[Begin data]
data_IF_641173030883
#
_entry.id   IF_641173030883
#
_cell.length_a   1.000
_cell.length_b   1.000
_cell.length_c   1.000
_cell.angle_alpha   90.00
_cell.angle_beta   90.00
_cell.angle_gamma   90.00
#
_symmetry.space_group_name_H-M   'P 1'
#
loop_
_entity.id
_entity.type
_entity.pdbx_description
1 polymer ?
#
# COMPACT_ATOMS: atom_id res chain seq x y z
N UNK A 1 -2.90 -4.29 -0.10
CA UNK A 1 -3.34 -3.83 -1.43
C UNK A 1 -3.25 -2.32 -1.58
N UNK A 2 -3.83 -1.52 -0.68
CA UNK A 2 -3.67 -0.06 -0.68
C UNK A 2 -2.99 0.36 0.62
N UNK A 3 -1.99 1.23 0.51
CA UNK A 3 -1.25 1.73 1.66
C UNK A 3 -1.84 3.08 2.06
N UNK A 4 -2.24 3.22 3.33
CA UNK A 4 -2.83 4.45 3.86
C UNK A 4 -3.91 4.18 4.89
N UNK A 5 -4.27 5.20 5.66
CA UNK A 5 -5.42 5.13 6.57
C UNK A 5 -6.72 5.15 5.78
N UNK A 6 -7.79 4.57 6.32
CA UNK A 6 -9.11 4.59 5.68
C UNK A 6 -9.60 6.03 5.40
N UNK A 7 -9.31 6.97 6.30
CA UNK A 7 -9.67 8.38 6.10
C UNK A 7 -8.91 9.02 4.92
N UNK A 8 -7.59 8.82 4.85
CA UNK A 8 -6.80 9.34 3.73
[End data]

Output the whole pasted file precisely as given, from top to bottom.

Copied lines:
data_IF_641173030883
#
_entry.id   IF_641173030883
#
_cell.length_a   1.000
_cell.length_b   1.000
_cell.length_c   1.000
_cell.angle_alpha   90.00
_cell.angle_beta   90.00
_cell.angle_gamma   90.00
#
_symmetry.space_group_name_H-M   'P 1'
#
loop_
_entity.id
_entity.type
_entity.pdbx_description
1 polymer ?
#
# COMPACT_ATOMS: atom_id res chain seq x y z
N UNK A 1 -2.90 -4.29 -0.10
CA UNK A 1 -3.34 -3.83 -1.43
C UNK A 1 -3.25 -2.32 -1.58
N UNK A 2 -3.83 -1.52 -0.68
CA UNK A 2 -3.67 -0.06 -0.68
C UNK A 2 -2.99 0.36 0.62
N UNK A 3 -1.99 1.23 0.51
CA UNK A 3 -1.25 1.73 1.66
C UNK A 3 -1.84 3.08 2.06
N UNK A 4 -2.24 3.22 3.33
CA UNK A 4 -2.83 4.45 3.86
C UNK A 4 -3.91 4.18 4.89
N UNK A 5 -4.27 5.20 5.66
CA UNK A 5 -5.42 5.13 6.57
C UNK A 5 -6.72 5.15 5.78
N UNK A 6 -7.79 4.57 6.32
CA UNK A 6 -9.11 4.59 5.68
C UNK A 6 -9.60 6.03 5.40
N UNK A 7 -9.31 6.97 6.30
CA UNK A 7 -9.67 8.38 6.10
C UNK A 7 -8.91 9.02 4.92
N UNK A 8 -7.59 8.82 4.85
CA UNK A 8 -6.80 9.34 3.73